Authors+Show Affiliations

Neuroscience Center, University of Helsinki, Helsinki, Finland.No affiliation info availableNo affiliation info availableNo affiliation info availableNo affiliation info availableNo affiliation info availableNo affiliation info availableNo affiliation info availableNo affiliation info availableNo affiliation info availableNo affiliation info availableNo affiliation info availableNo affiliation info availableNo affiliation info availableNo affiliation info available

Pub Type(s)

Journal Article
Research Support, Non-U.S. Gov't

Language

eng

PubMed ID

23844236

Citation

Rantamäki, Tomi, et al. "The Impact of Bdnf Gene Deficiency to the Memory Impairment and Brain Pathology of APPswe/PS1dE9 Mouse Model of Alzheimer's Disease." PloS One, vol. 8, no. 7, 2013, pp. e68722.
Rantamäki T, Kemppainen S, Autio H, et al. The impact of Bdnf gene deficiency to the memory impairment and brain pathology of APPswe/PS1dE9 mouse model of Alzheimer's disease. PLoS ONE. 2013;8(7):e68722.
Rantamäki, T., Kemppainen, S., Autio, H., Stavén, S., Koivisto, H., Kojima, M., Antila, H., Miettinen, P. O., Kärkkäinen, E., Karpova, N., Vesa, L., Lindemann, L., Hoener, M. C., Tanila, H., & Castrén, E. (2013). The impact of Bdnf gene deficiency to the memory impairment and brain pathology of APPswe/PS1dE9 mouse model of Alzheimer's disease. PloS One, 8(7), e68722. https://doi.org/10.1371/journal.pone.0068722
Rantamäki T, et al. The Impact of Bdnf Gene Deficiency to the Memory Impairment and Brain Pathology of APPswe/PS1dE9 Mouse Model of Alzheimer's Disease. PLoS ONE. 2013;8(7):e68722. PubMed PMID: 23844236.
* Article titles in AMA citation format should be in sentence-case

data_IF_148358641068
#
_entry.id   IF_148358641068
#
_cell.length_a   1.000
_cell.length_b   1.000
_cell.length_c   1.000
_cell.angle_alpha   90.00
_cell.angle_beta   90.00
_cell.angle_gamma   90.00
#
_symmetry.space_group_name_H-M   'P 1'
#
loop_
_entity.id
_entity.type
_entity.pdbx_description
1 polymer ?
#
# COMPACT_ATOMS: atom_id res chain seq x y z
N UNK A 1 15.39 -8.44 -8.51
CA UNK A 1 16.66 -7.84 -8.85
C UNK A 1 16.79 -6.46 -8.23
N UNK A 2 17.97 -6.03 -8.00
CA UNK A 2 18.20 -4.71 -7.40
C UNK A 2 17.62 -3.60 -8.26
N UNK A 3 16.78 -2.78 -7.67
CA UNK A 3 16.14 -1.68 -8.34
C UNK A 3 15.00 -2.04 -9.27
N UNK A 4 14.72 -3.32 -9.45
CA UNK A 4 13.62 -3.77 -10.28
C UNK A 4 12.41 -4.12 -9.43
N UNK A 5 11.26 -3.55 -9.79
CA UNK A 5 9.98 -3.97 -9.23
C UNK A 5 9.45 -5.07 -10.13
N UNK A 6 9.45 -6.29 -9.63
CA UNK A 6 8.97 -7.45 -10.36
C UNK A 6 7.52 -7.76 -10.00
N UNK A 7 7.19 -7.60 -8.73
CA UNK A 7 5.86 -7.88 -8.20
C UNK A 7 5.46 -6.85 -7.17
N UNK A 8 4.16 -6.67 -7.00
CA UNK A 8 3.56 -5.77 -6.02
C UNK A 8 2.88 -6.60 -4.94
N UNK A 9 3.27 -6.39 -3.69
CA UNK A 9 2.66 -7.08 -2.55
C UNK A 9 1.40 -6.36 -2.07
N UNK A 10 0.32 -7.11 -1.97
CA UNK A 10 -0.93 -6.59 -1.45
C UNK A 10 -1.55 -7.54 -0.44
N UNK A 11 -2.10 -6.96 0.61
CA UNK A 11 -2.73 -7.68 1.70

TY - JOUR T1 - The impact of Bdnf gene deficiency to the memory impairment and brain pathology of APPswe/PS1dE9 mouse model of Alzheimer's disease. AU - Rantamäki,Tomi, AU - Kemppainen,Susanna, AU - Autio,Henri, AU - Stavén,Saara, AU - Koivisto,Hennariikka, AU - Kojima,Masami, AU - Antila,Hanna, AU - Miettinen,Pasi O, AU - Kärkkäinen,Elisa, AU - Karpova,Nina, AU - Vesa,Liisa, AU - Lindemann,Lothar, AU - Hoener,Marius C, AU - Tanila,Heikki, AU - Castrén,Eero, Y1 - 2013/07/03/ PY - 2012/11/08/received PY - 2013/06/02/accepted PY - 2013/7/12/entrez PY - 2013/7/12/pubmed PY - 2014/2/8/medline SP - e68722 EP - e68722 JF - PloS one JO - PLoS ONE VL - 8 IS - 7 N2 - Brain-derived neurotrophic factor (BDNF) importantly regulates learning and memory and supports the survival of injured neurons. Reduced BDNF levels have been detected in the brains of Alzheimer's disease (AD) patients but the exact role of BDNF in the pathophysiology of the disorder remains obscure. We have recently shown that reduced signaling of BDNF receptor TrkB aggravates memory impairment in APPswe/PS1dE9 (APdE9) mice, a model of AD. The present study examined the influence of Bdnf gene deficiency (heterozygous knockout) on spatial learning, spontaneous exploratory activity and motor coordination/balance in middle-aged male and female APdE9 mice. We also studied brain BDNF protein levels in APdE9 mice in different ages showing progressive amyloid pathology. Both APdE9 and Bdnf mutations impaired spatial learning in males and showed a similar trend in females. Importantly, the effect was additive, so that double mutant mice performed the worst. However, APdE9 and Bdnf mutations influenced spontaneous locomotion in contrasting ways, such that locomotor hyperactivity observed in APdE9 mice was normalized by Bdnf deficiency. Obesity associated with Bdnf deficiency did not account for the reduced hyperactivity in double mutant mice. Bdnf deficiency did not alter amyloid plaque formation in APdE9 mice. Before plaque formation (3 months), BDNF protein levels where either reduced (female) or unaltered (male) in the APdE9 mouse cortex. Unexpectedly, this was followed by an age-dependent increase in mature BDNF protein. Bdnf mRNA and phospho-TrkB levels remained unaltered in the cortical tissue samples of middle-aged APdE9 mice. Immunohistological studies revealed increased BDNF immunoreactivity around amyloid plaques indicating that the plaques may sequester BDNF protein and prevent it from activating TrkB. If similar BDNF accumulation happens in human AD brains, it would suggest that functional BDNF levels in the AD brains are even lower than reported, which could partially contribute to learning and memory problems of AD patients. SN - 1932-6203 UR - https://www.unboundmedicine.com/medline/citation/23844236/The_impact_of_Bdnf_gene_deficiency_to_the_memory_impairment_and_brain_pathology_of_APPswe/PS1dE9_mouse_model_of_Alzheimer's_disease_ L2 - http://dx.plos.org/10.1371/journal.pone.0068722 DB - PRIME DP - Unbound Medicine ER -